Geolocation: a major asset for emergency services
Geolocation is another key tool for enhancing safety in connected cities. Mobile applications can use geolocation to enable emergency services to quickly locate people in danger during an emergency situation. This enables them to respond more quickly and effectively.
Real-time awareness and communication
Mobile applications also serve as communication channels, informing citizens in real time of dangers and instructions to follow in the event of an emergency, often via instant notifications.
Mobile applications represent a powerful lever for improving urban safety, in particular by optimizing communication between the various safety stakeholders. Find out more about our reporting module and all the other features available on our website!
Healthcare facilities are demanding environments where staff safety is an absolute priority. Geolocation, when used thoughtfully and ethically, proves to be a powerful tool for reinforcing this security. In this article, discover the benefits of using geolocation to protect staff, thanks to solutions like the one offered by Sweepin.
Enhanced employee safety
Staff safety in healthcare establishments is paramount, and geolocation offers an effective means of reinforcing it. When a member of staff feels in danger, solutions have been developed so that they can easily raise the alarm and be helped as quickly as possible.
For example, by being equipped with a badge or smartwatch, he can trigger an alert and thus activate his geolocation, enabling the security team to know his exact position instantly. This feature can save lives, as it enables faster intervention in the event of an emergency. By knowing where the person in distress is, rescue teams can reduce response times and maximize the chances of saving lives.
Staff stress is reduced and their privacy preserved
Thanks to this reinforced protection, staff stress and anxiety are reduced. Less stressed staff are more productive and healthier, which benefits staff, facilities and patients alike, who need the best possible care.
One of the key advantages of using geolocation via a smartwatch or badge is that it is not permanent. Geolocation is only activated when staff want it to be, by triggering an alert, thus guaranteeing their privacy and reinforcing their sense of security.
Geolocation provides a digital trace of incidents, which can prove invaluable for internal investigations, safety reports and the prevention of potential future incidents. Accurate documentation contributes to in-depth analysis and the development of effective long-term solutions to ensure everyone's well-being and safety.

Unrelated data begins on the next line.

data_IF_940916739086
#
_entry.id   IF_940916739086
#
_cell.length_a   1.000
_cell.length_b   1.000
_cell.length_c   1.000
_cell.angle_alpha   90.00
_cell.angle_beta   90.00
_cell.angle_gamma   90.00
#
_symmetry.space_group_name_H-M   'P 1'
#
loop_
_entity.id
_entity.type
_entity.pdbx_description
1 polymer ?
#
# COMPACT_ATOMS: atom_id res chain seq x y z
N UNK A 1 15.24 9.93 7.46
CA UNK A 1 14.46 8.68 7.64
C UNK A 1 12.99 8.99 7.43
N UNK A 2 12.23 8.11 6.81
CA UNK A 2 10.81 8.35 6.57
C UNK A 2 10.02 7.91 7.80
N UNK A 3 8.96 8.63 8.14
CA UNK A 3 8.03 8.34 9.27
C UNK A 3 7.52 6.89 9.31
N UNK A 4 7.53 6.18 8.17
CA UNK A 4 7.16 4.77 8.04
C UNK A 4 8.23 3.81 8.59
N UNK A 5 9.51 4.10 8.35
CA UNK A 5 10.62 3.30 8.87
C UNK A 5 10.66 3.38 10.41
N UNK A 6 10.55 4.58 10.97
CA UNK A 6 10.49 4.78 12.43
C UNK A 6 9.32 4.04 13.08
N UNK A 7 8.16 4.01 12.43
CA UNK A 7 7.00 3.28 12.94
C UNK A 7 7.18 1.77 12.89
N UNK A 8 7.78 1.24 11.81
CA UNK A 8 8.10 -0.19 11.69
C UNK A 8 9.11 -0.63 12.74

The thoughtful use of geolocation for personnel protection in healthcare facilities brings undeniable benefits in terms of safety, staff and patient wellbeing, but also in terms of prevention. It is imperative that companies offering these services put in place clear policies and comply with local regulations to ensure ethical and responsible use of this technology, while obtaining staff consent. Find out more about Sweepin's staff protection solution for healthcare facilities!
When you go to the hospital, the "journey" can be an obstacle course: finding the right building, completing admission formalities, getting to the right department on the right floor… we've all got lost at least once in the maze of hospital corridors. Thanks to a complete patient location and guidance solution, that's all over now! We explain how our patient guidance application works.
Why use a patient guidance application?
Whether you're a patient, a companion or a visitor, it's easy to get lost in these huge hospital complexes, and spend hours waiting to be admitted or obtain information. In the end, a lot of time and patience is wasted wandering the corridors, asking the nursing staff for directions… and the patient arrives stressed and late for his or her medical appointment 😤…
There are several advantages to using a guidance application:
- Patients/visitors immediately find their way from home to the hospital, then to the right department, waiting room or patient room,
- Patients save time by preparing their admission in advance,
- Care on arrival is faster,
- Hospital staff remain fully dedicated to their work,
- Patients arrive on time for consultation 😉.
Patient reception: localization makes it easy!
In practical terms, patients find their way around the hospital using the real-time guidance system. If they choose guidance without a mobile application, they simply scan the QR code located at the entrance to the building with their smartphone to access the digital map of the facility, enter the required department and follow the route step by step to their destination.
With the app, patient location and welcome functions are more extensive, with support at every step of the way:
- SMS appointment reminders,
- GPS guidance from home to hospital,
- Arrival detection, alerting the relevant department,
- Interior guidance (IPS).
With or without a smartphone app, the IPS operates off the mobile network, without beacons or Bluetooth to avoid interference with medical equipment. An audio function is included, notably to guide visually impaired patients 👍.
Save time with automatic patient admission
To optimize the patient's time at the hospital, the application enables automatic admission. When the patient receives the SMS appointment reminder, he or she can pre-admit online by scanning all the documents required for admission (Vitale card, convocation, prescription, etc.). Their personal data is hosted on the establishment's server in compliance with RGPD 🤫.